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Ryanair’s complaint against Condor’s 2021 state aid upheld by European Court  

On May 8, 2024, the European Union’s General Court annulled a previous decision made by the European Commission (EC) to approve a restructuring aid package for German leisure airline Condor in 2021. The EC approved the €321 million ($344.4 million) funding package in July 2021, allowing the German government to provide financial aid to the airline to support the restructuring and ongoing operations of the airline during and following the COVID-19 pandemic, thereby throwing the carrier a financial lifeline. 

The case was brought by the Irish low-cost carrier Ryanair which had challenged the decision of the Commission before the EU General Court. Ryanair has historically retained a publicly vociferous stance in its objections to state aid being provided to keep European competitors flying, which it states goes against free market competition rules. Condor had faced financial challenges throughout 2021 following the insolvency of its former owner, the German-based Thomas Cook travel group. 

On May 8, 2024, the General Court stated in its ruling that the Commission should not have approved the rescue package without carrying out a formal investigation. It added that Ryanair had demonstrated to a “sufficient degree” that the Commission should have had doubts when giving the go-ahead for the state aid. The court should have also questioned whether the package satisfied the requirements of existing EU guidelines, such as adequate burden sharing. 

In its ruling, the court highlighted the specific requirement that any restructuring aid that would improve the airline’s equity position should only be granted if the state would also have seen a reasonable share of any future gains in the company’s value.  

Furthermore, the court added that any state should intervene by providing financial aid only after losses have been attributed to existing shareholders and debt holders, while a State should also gain “a reasonable share of future gains”. The court determined that there was no evidence suggesting that the EC looked into whether the aid would provide Germany with a reasonable share of future gains in the value of Condor.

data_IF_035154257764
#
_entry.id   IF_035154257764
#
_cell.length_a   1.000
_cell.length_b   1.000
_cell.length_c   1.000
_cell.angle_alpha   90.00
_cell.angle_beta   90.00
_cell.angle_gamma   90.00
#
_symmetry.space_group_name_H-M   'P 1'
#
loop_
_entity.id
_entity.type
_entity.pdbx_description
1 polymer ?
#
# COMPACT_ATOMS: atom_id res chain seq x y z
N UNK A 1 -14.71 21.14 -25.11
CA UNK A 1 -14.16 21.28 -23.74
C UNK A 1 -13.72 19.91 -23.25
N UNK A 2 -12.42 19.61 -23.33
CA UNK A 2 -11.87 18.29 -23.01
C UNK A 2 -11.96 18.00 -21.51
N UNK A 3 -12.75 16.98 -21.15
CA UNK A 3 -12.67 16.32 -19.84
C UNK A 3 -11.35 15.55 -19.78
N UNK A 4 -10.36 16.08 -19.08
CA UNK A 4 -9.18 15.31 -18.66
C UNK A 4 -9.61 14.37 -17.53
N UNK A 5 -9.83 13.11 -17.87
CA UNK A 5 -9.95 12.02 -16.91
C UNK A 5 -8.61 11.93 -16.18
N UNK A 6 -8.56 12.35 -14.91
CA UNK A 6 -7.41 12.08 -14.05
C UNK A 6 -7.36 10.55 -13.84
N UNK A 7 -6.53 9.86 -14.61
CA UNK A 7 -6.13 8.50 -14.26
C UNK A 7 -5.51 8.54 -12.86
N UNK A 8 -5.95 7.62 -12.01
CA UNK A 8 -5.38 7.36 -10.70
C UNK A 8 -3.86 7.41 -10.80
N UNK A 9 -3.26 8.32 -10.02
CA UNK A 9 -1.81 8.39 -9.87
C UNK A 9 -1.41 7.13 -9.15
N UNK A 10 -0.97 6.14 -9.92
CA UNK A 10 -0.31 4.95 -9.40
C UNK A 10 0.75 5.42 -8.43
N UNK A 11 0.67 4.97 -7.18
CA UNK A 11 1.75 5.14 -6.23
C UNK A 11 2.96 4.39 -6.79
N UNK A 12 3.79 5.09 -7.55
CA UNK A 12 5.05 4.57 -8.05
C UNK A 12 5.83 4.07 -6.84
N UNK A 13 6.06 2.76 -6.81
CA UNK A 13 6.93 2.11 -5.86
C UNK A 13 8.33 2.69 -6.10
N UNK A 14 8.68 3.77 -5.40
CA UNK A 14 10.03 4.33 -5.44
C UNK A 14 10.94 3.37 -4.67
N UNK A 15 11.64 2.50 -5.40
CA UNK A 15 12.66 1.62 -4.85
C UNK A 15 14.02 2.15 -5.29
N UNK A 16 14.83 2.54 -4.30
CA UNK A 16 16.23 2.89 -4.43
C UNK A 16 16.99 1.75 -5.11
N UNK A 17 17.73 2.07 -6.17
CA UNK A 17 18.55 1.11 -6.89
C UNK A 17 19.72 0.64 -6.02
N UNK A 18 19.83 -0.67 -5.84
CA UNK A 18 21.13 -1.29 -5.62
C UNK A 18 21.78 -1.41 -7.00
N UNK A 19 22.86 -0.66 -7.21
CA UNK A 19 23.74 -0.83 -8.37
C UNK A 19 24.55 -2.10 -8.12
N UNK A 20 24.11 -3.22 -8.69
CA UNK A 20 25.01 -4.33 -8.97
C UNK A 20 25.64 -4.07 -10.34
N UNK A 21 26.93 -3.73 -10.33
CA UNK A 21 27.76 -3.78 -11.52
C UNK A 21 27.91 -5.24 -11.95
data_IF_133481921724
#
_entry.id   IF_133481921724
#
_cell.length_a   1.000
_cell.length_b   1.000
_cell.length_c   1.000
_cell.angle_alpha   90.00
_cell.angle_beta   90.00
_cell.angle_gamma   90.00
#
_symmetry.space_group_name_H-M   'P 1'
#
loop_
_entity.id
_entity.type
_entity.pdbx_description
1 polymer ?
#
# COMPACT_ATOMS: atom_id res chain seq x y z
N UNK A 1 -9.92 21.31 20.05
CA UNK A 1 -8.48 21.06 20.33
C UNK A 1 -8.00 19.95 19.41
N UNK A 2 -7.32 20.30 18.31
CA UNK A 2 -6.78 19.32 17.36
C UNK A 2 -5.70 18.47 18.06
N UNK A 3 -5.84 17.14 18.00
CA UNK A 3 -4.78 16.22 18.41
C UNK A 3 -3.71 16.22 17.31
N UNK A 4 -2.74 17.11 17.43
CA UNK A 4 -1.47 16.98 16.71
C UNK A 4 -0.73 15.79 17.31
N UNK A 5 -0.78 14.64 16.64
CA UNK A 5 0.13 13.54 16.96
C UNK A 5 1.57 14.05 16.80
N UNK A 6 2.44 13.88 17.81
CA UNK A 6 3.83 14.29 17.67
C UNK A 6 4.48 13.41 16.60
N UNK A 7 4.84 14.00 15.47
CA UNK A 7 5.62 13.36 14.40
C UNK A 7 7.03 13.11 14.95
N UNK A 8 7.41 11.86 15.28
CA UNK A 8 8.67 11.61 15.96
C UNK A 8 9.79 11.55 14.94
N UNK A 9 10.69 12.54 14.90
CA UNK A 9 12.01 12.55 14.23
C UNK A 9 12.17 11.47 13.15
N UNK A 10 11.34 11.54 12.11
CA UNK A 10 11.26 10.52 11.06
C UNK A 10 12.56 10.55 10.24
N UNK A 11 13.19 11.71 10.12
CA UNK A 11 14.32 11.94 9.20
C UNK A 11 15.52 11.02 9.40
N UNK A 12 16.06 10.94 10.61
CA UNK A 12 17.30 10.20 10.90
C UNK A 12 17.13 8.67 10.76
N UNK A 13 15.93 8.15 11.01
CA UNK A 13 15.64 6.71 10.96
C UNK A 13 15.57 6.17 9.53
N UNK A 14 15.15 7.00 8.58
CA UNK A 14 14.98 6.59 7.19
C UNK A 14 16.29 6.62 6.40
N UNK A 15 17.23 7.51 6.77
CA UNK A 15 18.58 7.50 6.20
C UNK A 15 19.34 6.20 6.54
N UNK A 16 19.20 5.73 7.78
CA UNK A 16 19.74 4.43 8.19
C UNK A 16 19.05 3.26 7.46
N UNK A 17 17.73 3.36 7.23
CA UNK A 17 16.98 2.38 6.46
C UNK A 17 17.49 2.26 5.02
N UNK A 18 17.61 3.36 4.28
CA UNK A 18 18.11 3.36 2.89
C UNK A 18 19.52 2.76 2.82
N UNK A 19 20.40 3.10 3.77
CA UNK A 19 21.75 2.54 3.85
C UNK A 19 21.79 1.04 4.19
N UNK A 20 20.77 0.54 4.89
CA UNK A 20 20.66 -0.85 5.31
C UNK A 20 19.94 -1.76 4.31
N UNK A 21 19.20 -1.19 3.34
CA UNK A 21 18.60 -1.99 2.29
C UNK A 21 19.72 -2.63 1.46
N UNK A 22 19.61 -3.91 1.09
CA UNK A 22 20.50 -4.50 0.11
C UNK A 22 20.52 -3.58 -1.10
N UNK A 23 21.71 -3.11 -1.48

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Despite the state aid decision being annulled, Ryanair did not quite receive complete satisfaction of its complaint being upheld. The court ruled that while Ryanair was allowed to annul the EC’s decision, the Irish low-cost carrier could not challenge the contents of the decision since the carrier had not adequately demonstrated that the aid provided to Condor had led to “a substantial adverse effect on its competitive position”. 

However, despite this, a Ryanair spokesperson described the ruling as “a triumph for fair competition and consumers”. 

“The European Commission’s approval of the German aid to Condor went against the fundamental principles of EU law,” said a Ryanair statement. “Today’s judgment confirms once again that the Commission must act as a guardian of the level playing field in air transport and cannot sign off discriminatory State aid promoted by national governments.” 

Ryanair also highlighted the fact that the General Court has already ruled that state aid received by other airlines in 2020 and 2021, including Lufthansa, SAS, and Air France-KLM, was unlawful – all cases in response to formal complaints lodged by Ryanair itself.  

“Today’s judgment further underlines the need for the European Commission to immediately act to recover these illegal state-aid packages and order remedies to restore at least some of the damage done to competition and consumers,” the statement concluded. 

The post Ryanair’s complaint against Condor’s 2021 state aid upheld by European Court   appeared first on AeroTime.

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